Down with Warrantless Cell Phone Searches


Recent headlines have highlighted law enforcement’s recent push to be able to tap your home phone without a warrant. Fortunately, the Bush administration got a lot of bad press about this. Now they are coming for your cell phone as well.

Police are currently using a case out of California to push this agenda. A man by the name of Christian Taylor was arrested for identity fraud after attempting to buy approximately 30 Blackberry cell phones. A Sprint employee became suspicious about Taylor’s address and details about his company, Hype UniverCity. The employee called the police and Taylor was arrested. Taylor’s car was impounded and his iPhone was confiscated and searched by police without a warrant. A San Mateo county judge was scheduled to hear testimony yesterday about this case which may result in new rules for when police can search electronic devices for information without a warrant.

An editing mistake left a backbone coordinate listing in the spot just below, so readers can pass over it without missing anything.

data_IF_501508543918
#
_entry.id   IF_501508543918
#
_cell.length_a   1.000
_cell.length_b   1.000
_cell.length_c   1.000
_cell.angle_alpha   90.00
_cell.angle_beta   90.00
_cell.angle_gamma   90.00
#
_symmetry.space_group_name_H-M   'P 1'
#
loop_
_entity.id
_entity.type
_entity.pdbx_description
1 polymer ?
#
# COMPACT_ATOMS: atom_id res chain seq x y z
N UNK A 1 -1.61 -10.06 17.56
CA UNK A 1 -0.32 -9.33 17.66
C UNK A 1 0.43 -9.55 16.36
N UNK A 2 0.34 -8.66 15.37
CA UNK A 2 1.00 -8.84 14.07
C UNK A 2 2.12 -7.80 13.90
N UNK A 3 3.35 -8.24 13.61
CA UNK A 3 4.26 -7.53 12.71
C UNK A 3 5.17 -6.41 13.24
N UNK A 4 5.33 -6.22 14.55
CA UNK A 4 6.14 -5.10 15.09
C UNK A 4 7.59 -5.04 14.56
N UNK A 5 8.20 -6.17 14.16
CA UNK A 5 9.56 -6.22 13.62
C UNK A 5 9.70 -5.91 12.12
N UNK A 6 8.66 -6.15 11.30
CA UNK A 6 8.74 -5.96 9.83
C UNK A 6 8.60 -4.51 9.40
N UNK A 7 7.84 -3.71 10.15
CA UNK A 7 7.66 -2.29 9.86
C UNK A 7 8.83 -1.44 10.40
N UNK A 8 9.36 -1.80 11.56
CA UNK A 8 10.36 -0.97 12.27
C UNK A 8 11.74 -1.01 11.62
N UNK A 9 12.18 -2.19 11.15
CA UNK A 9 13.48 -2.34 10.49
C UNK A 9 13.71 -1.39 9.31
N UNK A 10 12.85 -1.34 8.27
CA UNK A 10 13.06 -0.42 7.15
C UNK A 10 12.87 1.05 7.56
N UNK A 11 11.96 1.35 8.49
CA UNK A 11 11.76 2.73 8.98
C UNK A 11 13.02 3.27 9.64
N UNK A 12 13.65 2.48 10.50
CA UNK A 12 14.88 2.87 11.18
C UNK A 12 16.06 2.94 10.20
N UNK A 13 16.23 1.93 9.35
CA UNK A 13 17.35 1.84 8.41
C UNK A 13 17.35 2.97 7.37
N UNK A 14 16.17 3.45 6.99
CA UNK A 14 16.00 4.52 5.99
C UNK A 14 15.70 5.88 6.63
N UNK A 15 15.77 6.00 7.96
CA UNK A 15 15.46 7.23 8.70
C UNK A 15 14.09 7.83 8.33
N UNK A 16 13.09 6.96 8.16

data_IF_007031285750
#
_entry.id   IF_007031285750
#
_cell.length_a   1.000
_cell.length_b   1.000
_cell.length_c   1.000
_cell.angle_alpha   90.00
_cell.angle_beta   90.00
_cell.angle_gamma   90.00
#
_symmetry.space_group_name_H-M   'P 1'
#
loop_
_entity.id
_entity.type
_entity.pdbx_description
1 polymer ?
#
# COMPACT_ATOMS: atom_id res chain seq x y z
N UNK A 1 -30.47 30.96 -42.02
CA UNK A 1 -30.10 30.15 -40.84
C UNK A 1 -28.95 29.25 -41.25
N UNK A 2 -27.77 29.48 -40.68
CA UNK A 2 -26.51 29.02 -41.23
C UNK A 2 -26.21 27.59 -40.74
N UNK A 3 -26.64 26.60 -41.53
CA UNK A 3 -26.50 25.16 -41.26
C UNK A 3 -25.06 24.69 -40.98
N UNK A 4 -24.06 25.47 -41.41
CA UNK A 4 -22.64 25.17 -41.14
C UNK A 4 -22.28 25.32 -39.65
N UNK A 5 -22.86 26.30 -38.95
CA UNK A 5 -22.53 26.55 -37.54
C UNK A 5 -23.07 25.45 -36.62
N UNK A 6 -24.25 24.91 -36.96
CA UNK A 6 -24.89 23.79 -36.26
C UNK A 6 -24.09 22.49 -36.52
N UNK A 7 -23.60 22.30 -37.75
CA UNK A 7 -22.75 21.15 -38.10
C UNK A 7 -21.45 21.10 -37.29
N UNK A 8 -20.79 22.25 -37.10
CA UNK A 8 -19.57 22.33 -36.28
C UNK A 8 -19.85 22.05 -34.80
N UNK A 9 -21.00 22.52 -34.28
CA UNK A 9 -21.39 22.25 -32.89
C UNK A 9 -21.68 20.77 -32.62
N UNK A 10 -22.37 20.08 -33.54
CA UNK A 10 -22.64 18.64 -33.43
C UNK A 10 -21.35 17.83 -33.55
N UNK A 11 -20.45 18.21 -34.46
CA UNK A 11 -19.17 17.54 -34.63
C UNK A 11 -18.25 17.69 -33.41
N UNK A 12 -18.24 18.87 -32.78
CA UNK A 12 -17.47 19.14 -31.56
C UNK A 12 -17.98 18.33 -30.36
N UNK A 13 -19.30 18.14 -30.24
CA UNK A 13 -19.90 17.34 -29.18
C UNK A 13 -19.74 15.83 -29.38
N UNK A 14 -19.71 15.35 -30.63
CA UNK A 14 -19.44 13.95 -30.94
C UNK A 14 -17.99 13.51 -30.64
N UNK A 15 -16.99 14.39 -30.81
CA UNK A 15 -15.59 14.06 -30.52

This brings up some interesting questions, one of which is what rules or guidelines can police follow for gathering information about us from cell phones, laptops, PDAs, and other electronic gadgets?

In my opinion, the police should no more have a right to search your cell phone or laptop without proper legal documents than they do to search your home. My laptop and/or cell phone is my cyber-residence, if you will, the place where I keep personal information similar to how I store paper documents at my physical residence. The police cannot come into my home and just rifle through my papers. Why do they and, unfortunately, the Obama administration want to skirt the law when it comes to similar personal information on my electronic devices? If warrantless searches of homes and tapping of land lines is wrong, it should be wrong for cell phones and other electronic devices as well. Period.

While we’re at it, let’s also finally dump the Patriot Act. It gives the government too much power and, as we’ve seen with the Bush and Obama administrations, it’s not always used for the purposes of simply protecting the people.

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